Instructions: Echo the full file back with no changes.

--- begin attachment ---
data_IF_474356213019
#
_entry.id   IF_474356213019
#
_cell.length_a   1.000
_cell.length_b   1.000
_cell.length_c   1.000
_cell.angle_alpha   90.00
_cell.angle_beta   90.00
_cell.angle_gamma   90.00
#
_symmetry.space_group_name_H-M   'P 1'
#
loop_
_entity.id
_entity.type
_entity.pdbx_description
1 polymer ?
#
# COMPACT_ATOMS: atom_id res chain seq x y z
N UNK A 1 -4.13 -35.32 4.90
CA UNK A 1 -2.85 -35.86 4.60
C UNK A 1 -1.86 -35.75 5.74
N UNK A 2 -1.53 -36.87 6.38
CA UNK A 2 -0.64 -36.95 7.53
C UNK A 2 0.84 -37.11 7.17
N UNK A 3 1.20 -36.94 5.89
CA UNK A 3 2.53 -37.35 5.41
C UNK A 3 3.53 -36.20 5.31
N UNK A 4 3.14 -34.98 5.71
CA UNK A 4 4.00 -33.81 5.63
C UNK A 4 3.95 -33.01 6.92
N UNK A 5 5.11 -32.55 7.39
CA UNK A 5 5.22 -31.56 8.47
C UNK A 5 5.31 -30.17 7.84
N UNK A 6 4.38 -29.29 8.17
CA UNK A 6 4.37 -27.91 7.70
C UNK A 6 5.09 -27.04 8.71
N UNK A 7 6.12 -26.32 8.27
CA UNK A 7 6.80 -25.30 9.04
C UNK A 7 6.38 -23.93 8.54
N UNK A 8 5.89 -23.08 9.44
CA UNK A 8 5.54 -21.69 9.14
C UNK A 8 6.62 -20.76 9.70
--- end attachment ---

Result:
data_IF_474356213019
#
_entry.id   IF_474356213019
#
_cell.length_a   1.000
_cell.length_b   1.000
_cell.length_c   1.000
_cell.angle_alpha   90.00
_cell.angle_beta   90.00
_cell.angle_gamma   90.00
#
_symmetry.space_group_name_H-M   'P 1'
#
loop_
_entity.id
_entity.type
_entity.pdbx_description
1 polymer ?
#
# COMPACT_ATOMS: atom_id res chain seq x y z
N UNK A 1 -4.13 -35.32 4.90
CA UNK A 1 -2.85 -35.86 4.60
C UNK A 1 -1.86 -35.75 5.74
N UNK A 2 -1.53 -36.87 6.38
CA UNK A 2 -0.64 -36.95 7.53
C UNK A 2 0.84 -37.11 7.17
N UNK A 3 1.20 -36.94 5.89
CA UNK A 3 2.53 -37.35 5.41
C UNK A 3 3.53 -36.20 5.31
N UNK A 4 3.14 -34.98 5.71
CA UNK A 4 4.00 -33.81 5.63
C UNK A 4 3.95 -33.01 6.92
N UNK A 5 5.11 -32.55 7.39
CA UNK A 5 5.22 -31.56 8.47
C UNK A 5 5.31 -30.17 7.84
N UNK A 6 4.38 -29.29 8.17
CA UNK A 6 4.37 -27.91 7.70
C UNK A 6 5.09 -27.04 8.71
N UNK A 7 6.12 -26.32 8.27
CA UNK A 7 6.80 -25.30 9.04
C UNK A 7 6.38 -23.93 8.54
N UNK A 8 5.89 -23.08 9.44
CA UNK A 8 5.54 -21.69 9.14
C UNK A 8 6.62 -20.76 9.70